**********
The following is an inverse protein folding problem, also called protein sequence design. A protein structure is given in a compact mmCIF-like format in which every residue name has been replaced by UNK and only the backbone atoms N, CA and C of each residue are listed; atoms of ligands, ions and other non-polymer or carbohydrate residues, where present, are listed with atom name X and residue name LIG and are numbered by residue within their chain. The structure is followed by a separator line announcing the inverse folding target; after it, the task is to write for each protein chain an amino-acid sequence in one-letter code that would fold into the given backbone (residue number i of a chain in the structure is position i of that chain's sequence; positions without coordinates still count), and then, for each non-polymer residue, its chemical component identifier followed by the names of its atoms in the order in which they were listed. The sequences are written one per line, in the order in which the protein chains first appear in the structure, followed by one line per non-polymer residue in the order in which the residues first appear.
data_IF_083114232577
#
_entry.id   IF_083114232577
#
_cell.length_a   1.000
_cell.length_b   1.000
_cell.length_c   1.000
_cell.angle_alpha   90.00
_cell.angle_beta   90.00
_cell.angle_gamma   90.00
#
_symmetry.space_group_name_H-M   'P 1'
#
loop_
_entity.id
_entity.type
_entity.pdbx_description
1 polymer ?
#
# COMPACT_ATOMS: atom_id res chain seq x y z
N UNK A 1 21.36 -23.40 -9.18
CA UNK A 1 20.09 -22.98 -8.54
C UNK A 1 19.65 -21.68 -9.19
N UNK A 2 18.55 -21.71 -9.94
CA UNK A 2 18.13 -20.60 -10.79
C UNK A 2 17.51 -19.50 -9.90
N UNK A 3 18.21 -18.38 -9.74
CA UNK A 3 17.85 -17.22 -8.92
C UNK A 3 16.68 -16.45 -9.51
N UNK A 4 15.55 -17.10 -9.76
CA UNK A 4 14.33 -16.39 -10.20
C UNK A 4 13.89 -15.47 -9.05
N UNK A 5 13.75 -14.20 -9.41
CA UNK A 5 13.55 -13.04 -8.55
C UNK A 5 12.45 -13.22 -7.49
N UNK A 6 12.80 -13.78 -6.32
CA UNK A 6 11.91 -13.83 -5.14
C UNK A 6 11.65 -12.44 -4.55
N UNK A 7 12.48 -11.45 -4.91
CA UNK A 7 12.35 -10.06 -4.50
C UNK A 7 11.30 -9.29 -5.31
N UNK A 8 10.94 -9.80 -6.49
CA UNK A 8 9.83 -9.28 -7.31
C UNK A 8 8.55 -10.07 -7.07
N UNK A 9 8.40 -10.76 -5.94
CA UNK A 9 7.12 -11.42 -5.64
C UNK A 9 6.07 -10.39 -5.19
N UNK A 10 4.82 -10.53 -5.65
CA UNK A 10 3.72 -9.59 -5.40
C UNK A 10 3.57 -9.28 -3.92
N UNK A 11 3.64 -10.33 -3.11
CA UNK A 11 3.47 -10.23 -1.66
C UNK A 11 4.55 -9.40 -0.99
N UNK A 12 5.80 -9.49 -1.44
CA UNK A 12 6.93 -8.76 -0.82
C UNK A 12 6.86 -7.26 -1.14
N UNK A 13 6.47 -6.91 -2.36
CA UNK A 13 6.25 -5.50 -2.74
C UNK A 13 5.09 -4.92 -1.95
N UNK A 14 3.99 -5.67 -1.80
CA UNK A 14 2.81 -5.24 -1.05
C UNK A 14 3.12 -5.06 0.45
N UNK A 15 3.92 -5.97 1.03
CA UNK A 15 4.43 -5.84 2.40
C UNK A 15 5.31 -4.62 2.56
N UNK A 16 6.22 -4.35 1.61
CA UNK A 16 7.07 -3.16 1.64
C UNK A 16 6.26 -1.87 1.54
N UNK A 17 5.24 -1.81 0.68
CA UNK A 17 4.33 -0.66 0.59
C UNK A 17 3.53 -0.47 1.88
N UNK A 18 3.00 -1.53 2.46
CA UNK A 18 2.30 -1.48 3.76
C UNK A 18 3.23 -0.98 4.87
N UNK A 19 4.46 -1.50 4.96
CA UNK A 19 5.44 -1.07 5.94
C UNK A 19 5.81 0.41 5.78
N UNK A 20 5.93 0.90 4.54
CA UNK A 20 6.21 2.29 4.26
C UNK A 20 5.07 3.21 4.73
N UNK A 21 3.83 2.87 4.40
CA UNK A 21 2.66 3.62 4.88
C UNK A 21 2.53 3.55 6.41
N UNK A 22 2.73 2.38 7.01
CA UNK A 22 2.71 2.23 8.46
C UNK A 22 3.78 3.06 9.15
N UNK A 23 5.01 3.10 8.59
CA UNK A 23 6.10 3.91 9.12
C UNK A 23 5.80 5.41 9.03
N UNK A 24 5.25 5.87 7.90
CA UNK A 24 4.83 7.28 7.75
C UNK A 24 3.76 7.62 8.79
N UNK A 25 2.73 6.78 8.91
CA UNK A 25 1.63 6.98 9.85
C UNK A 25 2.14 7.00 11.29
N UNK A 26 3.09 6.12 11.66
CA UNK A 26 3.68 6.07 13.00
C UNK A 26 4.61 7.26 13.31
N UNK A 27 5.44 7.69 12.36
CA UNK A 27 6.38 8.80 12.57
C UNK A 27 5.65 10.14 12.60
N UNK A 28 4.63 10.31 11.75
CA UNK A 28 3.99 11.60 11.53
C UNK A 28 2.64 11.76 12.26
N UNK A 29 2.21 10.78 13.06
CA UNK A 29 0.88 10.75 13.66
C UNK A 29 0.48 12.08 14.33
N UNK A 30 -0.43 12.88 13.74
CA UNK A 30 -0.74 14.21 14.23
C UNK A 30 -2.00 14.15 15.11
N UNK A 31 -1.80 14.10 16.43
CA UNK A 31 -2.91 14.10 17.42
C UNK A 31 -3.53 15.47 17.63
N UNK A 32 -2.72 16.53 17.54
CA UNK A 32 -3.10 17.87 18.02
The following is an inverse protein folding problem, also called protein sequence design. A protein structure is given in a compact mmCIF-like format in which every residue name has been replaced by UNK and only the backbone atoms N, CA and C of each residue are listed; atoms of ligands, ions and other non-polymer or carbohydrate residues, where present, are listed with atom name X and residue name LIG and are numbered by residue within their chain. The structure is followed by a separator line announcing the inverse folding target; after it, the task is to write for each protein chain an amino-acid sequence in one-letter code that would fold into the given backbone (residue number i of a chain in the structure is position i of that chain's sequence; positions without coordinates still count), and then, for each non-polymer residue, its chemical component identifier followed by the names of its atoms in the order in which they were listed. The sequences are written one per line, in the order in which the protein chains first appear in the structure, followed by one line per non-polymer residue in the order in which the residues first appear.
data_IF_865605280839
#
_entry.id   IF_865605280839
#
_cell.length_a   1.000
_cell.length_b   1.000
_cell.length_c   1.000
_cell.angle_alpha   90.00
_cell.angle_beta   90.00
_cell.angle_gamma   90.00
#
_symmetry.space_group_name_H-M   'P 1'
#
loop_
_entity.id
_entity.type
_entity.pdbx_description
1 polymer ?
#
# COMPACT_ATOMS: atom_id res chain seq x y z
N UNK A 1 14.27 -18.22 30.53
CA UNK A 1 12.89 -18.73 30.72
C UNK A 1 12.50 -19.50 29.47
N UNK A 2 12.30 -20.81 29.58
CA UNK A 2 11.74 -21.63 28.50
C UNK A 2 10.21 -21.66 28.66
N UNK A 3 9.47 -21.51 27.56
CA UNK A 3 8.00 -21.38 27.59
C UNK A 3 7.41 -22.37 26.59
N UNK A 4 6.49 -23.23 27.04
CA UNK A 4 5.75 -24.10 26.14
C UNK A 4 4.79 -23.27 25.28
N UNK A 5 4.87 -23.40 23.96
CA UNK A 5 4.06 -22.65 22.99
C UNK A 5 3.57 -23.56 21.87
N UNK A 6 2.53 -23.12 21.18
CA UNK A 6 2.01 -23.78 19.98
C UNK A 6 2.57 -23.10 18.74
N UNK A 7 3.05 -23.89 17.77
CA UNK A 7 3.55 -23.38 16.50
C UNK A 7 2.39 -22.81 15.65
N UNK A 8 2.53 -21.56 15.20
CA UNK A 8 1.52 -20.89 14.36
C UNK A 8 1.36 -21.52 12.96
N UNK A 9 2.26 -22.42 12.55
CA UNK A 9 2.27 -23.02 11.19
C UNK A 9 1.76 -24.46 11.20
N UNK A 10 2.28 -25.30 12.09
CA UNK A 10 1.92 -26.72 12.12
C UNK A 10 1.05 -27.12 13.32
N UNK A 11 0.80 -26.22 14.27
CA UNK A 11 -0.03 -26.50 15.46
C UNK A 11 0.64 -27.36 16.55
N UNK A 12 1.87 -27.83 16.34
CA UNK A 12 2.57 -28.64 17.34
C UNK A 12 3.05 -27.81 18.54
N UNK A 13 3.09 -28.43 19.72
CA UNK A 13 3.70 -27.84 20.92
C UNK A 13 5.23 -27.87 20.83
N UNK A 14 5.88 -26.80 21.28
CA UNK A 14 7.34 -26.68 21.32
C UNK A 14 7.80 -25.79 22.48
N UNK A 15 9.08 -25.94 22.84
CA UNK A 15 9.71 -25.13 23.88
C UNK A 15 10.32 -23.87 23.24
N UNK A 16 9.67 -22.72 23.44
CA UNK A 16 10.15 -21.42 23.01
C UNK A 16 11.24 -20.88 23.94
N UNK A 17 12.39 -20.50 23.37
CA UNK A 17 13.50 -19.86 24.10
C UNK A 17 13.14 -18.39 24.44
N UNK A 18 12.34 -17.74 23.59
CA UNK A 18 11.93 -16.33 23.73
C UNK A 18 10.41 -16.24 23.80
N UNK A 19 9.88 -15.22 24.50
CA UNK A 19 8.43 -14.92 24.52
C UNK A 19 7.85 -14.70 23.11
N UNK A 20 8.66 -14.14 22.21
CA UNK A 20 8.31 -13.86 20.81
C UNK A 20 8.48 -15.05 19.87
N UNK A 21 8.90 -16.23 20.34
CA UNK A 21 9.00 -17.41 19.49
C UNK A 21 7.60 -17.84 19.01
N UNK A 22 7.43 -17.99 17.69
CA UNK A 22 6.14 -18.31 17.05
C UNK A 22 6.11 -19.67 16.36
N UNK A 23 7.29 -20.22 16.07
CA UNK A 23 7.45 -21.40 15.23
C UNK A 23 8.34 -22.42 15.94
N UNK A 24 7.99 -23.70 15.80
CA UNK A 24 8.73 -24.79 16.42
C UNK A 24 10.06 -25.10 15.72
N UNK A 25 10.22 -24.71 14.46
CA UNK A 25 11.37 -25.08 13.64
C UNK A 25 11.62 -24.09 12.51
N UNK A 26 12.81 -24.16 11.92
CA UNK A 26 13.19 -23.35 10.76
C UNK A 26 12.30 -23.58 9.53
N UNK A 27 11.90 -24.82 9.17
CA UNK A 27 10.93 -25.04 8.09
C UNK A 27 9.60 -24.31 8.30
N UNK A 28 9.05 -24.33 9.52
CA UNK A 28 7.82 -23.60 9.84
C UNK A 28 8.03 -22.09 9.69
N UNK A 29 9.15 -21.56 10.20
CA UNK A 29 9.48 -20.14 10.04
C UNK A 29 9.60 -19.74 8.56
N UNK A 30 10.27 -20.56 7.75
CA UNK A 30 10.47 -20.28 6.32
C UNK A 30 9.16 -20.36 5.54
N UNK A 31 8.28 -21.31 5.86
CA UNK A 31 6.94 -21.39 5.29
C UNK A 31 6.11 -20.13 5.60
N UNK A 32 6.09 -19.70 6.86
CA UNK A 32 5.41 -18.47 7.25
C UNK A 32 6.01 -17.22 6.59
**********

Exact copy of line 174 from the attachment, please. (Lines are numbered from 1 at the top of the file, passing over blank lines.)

N UNK A 13 3.09 -28.43 19.72